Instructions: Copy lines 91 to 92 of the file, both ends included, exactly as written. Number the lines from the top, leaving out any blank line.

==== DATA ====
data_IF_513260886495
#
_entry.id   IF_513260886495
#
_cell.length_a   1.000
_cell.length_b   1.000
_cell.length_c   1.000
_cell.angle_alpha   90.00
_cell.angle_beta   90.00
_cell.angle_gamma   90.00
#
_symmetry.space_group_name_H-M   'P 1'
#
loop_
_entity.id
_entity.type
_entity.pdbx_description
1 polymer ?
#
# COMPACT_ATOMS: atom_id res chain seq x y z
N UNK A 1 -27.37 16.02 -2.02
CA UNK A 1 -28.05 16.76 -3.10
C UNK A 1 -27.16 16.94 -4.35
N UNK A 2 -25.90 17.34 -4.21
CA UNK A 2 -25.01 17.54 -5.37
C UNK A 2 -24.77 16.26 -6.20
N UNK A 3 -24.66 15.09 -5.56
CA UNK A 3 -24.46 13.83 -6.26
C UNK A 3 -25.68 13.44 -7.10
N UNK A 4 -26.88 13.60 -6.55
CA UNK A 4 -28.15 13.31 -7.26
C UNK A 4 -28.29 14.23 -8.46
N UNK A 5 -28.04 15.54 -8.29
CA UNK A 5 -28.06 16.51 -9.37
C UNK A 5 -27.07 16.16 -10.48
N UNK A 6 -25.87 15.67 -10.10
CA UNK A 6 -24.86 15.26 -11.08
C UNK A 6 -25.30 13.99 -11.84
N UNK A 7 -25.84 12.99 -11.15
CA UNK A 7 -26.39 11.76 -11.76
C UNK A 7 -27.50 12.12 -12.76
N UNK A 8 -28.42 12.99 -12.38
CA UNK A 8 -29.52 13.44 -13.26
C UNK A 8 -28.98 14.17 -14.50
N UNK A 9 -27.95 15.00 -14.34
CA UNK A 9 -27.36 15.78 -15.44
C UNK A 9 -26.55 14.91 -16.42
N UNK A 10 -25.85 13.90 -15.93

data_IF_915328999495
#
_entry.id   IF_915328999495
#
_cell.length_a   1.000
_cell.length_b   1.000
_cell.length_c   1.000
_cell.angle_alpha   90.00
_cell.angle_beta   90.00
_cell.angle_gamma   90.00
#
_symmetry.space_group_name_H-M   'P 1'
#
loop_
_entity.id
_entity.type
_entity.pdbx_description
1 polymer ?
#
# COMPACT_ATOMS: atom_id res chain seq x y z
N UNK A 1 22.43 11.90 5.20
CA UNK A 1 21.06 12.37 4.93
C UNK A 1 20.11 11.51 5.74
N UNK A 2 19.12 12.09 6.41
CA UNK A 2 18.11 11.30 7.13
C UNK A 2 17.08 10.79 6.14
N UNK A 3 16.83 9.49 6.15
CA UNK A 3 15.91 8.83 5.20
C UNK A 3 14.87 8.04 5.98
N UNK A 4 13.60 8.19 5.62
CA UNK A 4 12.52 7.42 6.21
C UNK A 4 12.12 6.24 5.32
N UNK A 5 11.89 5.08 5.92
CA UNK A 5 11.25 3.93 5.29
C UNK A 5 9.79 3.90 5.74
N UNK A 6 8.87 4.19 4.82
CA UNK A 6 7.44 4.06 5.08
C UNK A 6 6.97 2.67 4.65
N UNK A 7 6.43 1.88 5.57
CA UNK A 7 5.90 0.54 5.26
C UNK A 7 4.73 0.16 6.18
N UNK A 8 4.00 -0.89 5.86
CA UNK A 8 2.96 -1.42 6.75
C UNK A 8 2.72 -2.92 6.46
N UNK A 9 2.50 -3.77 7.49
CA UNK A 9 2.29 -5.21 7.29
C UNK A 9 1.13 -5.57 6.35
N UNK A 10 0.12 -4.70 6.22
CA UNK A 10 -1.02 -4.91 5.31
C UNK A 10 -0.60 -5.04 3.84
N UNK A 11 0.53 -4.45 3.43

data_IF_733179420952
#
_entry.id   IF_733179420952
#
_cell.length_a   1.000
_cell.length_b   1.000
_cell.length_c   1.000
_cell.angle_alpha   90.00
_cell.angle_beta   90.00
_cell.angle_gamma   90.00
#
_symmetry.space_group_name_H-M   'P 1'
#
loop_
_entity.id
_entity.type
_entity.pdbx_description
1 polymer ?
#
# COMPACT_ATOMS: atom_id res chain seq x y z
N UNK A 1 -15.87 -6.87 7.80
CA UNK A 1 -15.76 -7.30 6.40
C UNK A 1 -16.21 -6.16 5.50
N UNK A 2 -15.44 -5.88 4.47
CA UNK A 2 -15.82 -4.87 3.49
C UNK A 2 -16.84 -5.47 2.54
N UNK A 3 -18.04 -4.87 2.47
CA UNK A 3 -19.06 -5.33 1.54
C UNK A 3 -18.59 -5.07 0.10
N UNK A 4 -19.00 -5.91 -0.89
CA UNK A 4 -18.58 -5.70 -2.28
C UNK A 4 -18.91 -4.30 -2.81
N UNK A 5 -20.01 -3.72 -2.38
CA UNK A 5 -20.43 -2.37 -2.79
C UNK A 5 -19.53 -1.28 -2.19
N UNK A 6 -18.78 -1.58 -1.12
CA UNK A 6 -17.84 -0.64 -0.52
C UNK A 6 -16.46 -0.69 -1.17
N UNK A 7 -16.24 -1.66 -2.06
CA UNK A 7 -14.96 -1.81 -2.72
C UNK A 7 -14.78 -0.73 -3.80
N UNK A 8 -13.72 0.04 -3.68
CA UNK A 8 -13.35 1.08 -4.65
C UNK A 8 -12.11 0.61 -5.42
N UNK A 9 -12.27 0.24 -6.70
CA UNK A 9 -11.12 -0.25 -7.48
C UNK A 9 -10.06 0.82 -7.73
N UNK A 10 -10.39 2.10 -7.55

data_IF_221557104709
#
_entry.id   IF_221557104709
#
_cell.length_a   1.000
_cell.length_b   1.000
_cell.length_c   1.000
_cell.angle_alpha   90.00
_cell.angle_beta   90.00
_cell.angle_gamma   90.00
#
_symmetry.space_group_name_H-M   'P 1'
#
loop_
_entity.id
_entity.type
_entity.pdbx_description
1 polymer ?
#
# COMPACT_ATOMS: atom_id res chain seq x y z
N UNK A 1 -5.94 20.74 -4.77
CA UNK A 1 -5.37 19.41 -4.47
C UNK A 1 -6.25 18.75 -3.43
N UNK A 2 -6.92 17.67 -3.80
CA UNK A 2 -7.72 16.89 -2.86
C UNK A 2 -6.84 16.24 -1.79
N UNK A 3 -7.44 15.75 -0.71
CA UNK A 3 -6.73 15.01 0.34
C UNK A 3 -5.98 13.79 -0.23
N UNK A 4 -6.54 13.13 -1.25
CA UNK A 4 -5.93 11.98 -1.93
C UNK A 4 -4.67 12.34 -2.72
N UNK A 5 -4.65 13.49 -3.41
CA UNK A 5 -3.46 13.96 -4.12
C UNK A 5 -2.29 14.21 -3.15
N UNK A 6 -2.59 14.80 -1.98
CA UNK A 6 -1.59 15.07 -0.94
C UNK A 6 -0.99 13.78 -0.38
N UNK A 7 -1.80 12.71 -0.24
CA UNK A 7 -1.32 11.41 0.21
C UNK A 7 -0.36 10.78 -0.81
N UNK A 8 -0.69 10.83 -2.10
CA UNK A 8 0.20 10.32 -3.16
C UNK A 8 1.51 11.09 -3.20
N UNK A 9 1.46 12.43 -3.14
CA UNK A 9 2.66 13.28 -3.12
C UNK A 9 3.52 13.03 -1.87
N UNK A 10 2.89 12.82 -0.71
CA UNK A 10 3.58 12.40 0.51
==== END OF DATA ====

CA UNK A 8 2.96 -1.42 6.75
C UNK A 8 2.72 -2.92 6.46